D. The Role of Encouragement–“he departed with Barnabas”
His real name was Joses. Yet he was such an encourager that he was called “Barnabas.” The name Barnabas means “son of consolation.” This is remarkable. We ought to be passionate about being a Barnabas. Frankly, this commitment is one of the most foundational aspects of our vision and mission at SVBC. This is such a cornerstone–it’s in our vision statement. We desire to be a hospital, a place were broken leaders and hurt Christians can experience the love, healing, and relaunching of an effective and victorious pattern of life and ministry through the embrace of God’s people.
E. The Power of Partnership–“he departed with Barnabas to Derbe”
As ministries, we must take seriously the responsibility of walking with you from the place of stoning (Lystra) to the next level of ministry (Derbe). I remember years ago seeing a funny Charlie Brown comic. Linus saw that Snoopy was discouraged, so he and Charlie Brown walked up to the suffering canine, placed their hands on the dog’s shoulders, and said, “Snoopy, be warmed and filled.” The last picture shows Linus and Charlie Brown walking away, satisfied that they had done the biblical thing. It also shows Snoopy with a bewildered look on his face. We need to understand that the biblical thing is to walk with you to Derbe!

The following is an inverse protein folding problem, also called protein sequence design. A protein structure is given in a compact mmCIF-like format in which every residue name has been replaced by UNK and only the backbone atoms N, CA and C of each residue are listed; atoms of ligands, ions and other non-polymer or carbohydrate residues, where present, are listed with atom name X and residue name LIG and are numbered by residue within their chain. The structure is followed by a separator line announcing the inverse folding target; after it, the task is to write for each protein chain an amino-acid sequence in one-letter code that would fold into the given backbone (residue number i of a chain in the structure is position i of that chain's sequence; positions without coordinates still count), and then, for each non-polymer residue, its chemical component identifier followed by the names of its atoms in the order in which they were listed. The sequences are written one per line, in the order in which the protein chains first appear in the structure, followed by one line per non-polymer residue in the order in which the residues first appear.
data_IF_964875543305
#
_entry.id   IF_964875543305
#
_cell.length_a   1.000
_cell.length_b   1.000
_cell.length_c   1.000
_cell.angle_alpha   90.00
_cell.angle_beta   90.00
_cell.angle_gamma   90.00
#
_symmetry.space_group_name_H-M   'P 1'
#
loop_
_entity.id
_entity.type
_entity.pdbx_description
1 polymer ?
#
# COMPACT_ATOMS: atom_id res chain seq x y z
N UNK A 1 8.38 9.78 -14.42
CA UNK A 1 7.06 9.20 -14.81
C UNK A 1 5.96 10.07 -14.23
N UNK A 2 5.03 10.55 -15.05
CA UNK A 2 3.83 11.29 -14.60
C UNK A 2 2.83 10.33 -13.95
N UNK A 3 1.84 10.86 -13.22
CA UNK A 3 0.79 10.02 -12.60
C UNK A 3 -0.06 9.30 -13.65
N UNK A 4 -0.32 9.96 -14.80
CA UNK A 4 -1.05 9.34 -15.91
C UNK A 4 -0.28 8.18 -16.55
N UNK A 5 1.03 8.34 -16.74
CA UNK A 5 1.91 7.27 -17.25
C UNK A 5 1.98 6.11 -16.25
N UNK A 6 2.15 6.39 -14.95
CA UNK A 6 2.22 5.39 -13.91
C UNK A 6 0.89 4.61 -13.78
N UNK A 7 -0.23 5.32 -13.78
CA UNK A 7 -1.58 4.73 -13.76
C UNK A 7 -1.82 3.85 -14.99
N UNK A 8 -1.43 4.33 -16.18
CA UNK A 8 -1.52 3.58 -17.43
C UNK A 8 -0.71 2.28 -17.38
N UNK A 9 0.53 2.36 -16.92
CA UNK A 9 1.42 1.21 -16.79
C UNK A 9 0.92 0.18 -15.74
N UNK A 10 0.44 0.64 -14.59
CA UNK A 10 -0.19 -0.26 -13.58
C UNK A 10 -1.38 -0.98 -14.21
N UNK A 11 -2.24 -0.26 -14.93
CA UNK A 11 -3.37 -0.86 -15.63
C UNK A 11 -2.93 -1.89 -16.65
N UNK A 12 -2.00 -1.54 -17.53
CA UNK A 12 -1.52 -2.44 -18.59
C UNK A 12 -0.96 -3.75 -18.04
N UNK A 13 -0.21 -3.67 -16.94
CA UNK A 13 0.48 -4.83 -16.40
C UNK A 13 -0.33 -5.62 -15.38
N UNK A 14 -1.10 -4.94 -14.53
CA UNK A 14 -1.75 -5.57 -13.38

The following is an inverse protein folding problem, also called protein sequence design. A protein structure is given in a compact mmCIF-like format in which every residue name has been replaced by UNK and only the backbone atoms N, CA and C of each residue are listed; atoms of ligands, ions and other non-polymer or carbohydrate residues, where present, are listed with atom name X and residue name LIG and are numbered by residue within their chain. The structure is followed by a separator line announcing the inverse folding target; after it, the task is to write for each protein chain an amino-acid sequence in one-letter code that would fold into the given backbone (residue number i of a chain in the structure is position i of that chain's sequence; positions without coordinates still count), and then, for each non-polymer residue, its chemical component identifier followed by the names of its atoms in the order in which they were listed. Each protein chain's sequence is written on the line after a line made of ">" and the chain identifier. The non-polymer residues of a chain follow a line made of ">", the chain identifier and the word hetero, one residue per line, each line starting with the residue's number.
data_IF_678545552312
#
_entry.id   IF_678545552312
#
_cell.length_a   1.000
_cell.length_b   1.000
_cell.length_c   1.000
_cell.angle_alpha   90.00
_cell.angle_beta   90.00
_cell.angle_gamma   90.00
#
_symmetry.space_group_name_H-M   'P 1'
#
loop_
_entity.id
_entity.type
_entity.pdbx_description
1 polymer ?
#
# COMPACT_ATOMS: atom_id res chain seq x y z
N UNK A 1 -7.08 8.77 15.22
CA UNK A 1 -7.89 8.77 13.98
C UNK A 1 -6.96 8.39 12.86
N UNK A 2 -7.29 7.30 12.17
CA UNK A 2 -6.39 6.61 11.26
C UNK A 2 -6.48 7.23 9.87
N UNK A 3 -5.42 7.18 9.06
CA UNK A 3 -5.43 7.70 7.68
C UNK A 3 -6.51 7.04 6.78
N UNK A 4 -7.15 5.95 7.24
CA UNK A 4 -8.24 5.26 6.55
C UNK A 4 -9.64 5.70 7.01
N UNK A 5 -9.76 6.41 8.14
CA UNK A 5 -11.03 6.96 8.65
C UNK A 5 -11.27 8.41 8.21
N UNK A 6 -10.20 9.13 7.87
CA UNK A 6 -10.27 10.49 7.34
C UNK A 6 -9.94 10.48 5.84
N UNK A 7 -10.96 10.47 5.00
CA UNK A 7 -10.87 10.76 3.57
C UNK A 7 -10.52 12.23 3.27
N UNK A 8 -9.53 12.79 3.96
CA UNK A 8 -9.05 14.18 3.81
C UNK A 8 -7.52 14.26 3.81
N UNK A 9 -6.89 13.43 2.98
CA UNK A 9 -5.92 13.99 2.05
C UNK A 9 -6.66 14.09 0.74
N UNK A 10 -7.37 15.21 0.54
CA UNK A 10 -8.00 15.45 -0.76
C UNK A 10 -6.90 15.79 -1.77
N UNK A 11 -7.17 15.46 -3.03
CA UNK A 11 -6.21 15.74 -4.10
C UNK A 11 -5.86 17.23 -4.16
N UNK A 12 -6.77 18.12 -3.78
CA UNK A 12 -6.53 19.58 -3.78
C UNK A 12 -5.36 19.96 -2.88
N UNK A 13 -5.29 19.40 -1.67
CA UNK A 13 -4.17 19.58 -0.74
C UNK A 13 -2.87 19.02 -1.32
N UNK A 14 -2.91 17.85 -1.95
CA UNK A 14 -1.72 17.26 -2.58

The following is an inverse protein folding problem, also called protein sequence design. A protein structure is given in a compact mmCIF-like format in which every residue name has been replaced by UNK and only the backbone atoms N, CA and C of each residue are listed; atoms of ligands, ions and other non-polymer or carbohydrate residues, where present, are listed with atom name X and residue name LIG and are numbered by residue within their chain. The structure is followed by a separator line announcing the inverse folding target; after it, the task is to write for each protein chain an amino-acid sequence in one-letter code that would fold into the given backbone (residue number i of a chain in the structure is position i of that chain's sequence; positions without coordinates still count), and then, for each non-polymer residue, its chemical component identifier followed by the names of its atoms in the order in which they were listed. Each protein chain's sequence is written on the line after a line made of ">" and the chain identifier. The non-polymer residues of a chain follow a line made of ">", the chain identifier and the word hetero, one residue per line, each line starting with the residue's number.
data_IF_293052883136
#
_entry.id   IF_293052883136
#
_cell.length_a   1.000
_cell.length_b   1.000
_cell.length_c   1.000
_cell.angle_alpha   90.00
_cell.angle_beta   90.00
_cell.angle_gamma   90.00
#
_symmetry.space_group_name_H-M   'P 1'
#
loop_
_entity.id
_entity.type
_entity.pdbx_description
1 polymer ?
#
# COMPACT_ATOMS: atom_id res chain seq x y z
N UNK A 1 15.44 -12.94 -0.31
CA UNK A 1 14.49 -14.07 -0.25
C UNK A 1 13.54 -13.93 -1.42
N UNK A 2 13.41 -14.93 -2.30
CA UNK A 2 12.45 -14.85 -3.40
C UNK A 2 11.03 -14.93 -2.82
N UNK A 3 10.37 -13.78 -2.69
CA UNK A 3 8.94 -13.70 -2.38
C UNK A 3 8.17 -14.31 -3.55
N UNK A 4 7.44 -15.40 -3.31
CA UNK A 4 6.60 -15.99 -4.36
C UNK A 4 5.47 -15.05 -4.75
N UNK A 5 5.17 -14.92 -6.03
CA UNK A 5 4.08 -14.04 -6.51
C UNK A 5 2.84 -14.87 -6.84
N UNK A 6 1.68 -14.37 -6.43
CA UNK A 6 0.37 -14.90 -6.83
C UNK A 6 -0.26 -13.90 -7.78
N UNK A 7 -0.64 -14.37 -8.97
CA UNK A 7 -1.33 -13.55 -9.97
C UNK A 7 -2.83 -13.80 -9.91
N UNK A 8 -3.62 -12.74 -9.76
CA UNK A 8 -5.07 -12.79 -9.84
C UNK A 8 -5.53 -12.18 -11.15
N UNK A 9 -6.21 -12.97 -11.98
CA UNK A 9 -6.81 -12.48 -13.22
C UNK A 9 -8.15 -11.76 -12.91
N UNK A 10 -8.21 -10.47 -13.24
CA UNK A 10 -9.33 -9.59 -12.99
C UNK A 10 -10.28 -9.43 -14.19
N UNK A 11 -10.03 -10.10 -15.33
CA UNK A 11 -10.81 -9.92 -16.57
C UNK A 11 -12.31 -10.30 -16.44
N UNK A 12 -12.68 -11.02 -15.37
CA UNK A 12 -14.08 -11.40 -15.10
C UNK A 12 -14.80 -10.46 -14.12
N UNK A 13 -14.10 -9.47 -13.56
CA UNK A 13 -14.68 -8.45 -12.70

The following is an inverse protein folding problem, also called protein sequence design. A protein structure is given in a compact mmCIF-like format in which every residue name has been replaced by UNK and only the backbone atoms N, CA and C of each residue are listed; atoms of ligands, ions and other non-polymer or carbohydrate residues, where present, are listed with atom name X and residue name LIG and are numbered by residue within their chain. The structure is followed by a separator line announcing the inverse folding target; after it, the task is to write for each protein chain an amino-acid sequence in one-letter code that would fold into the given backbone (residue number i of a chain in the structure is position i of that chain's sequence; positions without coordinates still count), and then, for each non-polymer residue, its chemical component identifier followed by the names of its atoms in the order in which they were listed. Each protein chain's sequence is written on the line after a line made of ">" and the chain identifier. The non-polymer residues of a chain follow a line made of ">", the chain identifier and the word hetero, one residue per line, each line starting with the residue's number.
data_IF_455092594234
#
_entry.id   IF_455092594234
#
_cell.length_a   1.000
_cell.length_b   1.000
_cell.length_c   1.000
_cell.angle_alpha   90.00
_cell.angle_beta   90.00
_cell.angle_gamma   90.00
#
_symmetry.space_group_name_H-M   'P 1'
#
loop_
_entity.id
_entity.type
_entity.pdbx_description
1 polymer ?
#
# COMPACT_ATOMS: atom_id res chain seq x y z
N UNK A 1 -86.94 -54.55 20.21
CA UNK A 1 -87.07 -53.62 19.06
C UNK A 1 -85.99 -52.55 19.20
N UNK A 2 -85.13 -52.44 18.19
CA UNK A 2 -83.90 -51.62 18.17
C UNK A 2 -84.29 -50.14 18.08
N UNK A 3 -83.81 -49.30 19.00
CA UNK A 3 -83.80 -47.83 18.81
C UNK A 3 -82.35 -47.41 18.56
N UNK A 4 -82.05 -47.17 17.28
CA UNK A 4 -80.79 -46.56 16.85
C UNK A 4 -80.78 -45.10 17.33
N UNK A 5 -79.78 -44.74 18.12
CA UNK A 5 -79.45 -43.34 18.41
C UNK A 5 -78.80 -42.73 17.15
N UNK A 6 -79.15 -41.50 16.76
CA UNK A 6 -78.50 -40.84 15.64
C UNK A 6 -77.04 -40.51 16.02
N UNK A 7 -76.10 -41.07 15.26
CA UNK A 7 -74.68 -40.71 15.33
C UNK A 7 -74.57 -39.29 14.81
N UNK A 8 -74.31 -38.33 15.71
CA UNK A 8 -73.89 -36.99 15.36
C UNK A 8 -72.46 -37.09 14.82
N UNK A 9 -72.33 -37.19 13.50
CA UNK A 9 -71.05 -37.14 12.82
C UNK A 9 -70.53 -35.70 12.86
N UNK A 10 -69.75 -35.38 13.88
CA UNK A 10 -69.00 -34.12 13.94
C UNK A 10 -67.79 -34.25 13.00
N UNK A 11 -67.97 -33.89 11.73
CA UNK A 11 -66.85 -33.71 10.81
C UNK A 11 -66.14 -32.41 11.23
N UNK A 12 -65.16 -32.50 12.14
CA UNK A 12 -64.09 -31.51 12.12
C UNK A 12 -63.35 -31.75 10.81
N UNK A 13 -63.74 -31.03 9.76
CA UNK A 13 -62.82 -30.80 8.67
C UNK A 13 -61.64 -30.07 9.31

F. The Faith in Moving on–“he departed…to Derbe”
So how successful was this tactic of Barnabas? Humanly speaking, Barnabas may have been one of the most successful leaders of the early New Testament Church. Sure, ultimately glory goes to God. Consider Barnaba. Just as he was successful with John Mark, just as he was successful with the church in Antioch, he again is successful here. We are successful when we obey God. However, we especially delight to see ministers and ministries who have heard the voice of God allow the process of healing and joyfully serve the Lord today in Derbe.
Perhaps someone reading this short article today can relate to being lied about, stoned, and left for dead. Please know we care. We certainly don’t believe we have the right or ability to lead local church ministries. We do desire to come alongside and in the spirit of Barnabas encourage and help as we can. Perhaps we find you bruised, bloodied, and not sure you can go on. Let me assure you–you can go on! First, understand the Lord will help you through this time. Second, know that you have friends and family here at SVBC who will be here to help you make it on to “Derbe.”
You are going to have to do something you can only do for yourself. We can’t help you with this one: you’re going to have to trust God. You have to determine–I will trust God. I will have faith in Him, even though I’m hurting. I will move on and ask Him to heal the hurt in His perfect time. Perhaps you need to prayerfully place yourself in the sovereign hands of a loving Lord, as the father of a child who had a muted spirit whose tearful response to Christ was, “Lord I believe; help my unbelief!” (Mark 9:24).